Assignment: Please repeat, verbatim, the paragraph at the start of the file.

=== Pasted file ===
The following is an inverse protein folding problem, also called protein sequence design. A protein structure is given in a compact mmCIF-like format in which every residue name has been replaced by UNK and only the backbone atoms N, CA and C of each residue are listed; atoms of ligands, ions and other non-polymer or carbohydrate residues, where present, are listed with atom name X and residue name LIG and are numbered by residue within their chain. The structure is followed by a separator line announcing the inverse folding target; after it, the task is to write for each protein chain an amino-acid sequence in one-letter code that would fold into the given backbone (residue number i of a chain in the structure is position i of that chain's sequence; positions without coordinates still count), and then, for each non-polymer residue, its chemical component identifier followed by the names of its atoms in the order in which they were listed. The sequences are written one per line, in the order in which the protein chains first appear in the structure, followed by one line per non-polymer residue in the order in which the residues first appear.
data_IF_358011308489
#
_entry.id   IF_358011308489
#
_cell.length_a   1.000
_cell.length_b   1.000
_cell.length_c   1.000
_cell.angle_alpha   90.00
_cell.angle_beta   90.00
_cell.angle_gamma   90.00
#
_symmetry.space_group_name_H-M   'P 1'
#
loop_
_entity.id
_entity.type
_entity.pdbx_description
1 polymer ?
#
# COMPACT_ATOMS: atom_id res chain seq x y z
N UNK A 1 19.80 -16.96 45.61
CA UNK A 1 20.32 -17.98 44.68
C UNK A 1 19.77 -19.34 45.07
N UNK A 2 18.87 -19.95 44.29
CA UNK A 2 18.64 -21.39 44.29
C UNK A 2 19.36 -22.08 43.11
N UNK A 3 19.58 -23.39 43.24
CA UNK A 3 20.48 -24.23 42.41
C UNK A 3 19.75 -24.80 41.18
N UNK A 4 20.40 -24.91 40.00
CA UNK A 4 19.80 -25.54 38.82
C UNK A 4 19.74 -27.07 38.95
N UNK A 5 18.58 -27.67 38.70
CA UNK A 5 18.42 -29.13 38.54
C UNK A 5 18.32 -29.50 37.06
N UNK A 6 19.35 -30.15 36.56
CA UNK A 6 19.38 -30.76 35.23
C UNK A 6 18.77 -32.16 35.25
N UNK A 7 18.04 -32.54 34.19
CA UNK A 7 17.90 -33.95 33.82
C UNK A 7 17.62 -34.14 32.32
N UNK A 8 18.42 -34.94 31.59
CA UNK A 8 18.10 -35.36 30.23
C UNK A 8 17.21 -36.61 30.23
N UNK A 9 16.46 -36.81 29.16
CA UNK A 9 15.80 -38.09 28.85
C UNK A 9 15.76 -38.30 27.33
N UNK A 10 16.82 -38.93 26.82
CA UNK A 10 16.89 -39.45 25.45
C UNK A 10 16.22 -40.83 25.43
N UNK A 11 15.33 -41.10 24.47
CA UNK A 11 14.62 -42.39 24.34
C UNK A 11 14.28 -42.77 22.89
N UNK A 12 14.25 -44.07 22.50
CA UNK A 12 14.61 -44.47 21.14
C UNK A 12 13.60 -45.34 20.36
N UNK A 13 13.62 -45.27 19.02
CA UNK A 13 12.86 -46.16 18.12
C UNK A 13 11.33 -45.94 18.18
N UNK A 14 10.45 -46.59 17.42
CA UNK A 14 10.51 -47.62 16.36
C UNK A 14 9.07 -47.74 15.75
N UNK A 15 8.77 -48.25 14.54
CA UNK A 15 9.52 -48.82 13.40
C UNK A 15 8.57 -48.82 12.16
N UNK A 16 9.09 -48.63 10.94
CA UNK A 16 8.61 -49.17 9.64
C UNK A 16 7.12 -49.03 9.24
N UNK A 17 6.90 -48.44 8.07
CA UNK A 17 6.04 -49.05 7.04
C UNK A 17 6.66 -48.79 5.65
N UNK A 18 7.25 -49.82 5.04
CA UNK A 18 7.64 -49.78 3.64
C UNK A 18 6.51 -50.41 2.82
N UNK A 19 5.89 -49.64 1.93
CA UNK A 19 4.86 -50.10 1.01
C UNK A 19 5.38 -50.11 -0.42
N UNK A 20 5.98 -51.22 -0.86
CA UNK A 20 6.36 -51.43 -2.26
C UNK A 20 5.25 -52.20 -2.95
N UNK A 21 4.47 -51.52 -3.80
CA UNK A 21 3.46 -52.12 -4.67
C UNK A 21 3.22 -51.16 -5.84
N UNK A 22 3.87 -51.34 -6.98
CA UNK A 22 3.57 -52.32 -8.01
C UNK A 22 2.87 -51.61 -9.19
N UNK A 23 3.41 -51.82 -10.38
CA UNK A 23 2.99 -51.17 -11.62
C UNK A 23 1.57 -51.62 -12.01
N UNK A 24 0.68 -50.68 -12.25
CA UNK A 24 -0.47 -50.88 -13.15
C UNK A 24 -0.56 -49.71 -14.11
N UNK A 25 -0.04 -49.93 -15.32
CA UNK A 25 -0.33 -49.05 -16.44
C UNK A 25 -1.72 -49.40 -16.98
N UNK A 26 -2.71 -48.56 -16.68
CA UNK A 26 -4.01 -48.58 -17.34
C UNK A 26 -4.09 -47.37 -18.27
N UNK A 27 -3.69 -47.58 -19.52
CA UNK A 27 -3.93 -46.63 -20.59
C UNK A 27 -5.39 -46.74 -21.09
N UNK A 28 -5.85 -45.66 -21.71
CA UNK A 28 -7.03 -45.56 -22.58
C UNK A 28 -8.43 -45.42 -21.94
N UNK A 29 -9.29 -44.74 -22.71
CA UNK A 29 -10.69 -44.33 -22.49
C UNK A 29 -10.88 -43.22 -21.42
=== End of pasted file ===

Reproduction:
The following is an inverse protein folding problem, also called protein sequence design. A protein structure is given in a compact mmCIF-like format in which every residue name has been replaced by UNK and only the backbone atoms N, CA and C of each residue are listed; atoms of ligands, ions and other non-polymer or carbohydrate residues, where present, are listed with atom name X and residue name LIG and are numbered by residue within their chain. The structure is followed by a separator line announcing the inverse folding target; after it, the task is to write for each protein chain an amino-acid sequence in one-letter code that would fold into the given backbone (residue number i of a chain in the structure is position i of that chain's sequence; positions without coordinates still count), and then, for each non-polymer residue, its chemical component identifier followed by the names of its atoms in the order in which they were listed. The sequences are written one per line, in the order in which the protein chains first appear in the structure, followed by one line per non-polymer residue in the order in which the residues first appear.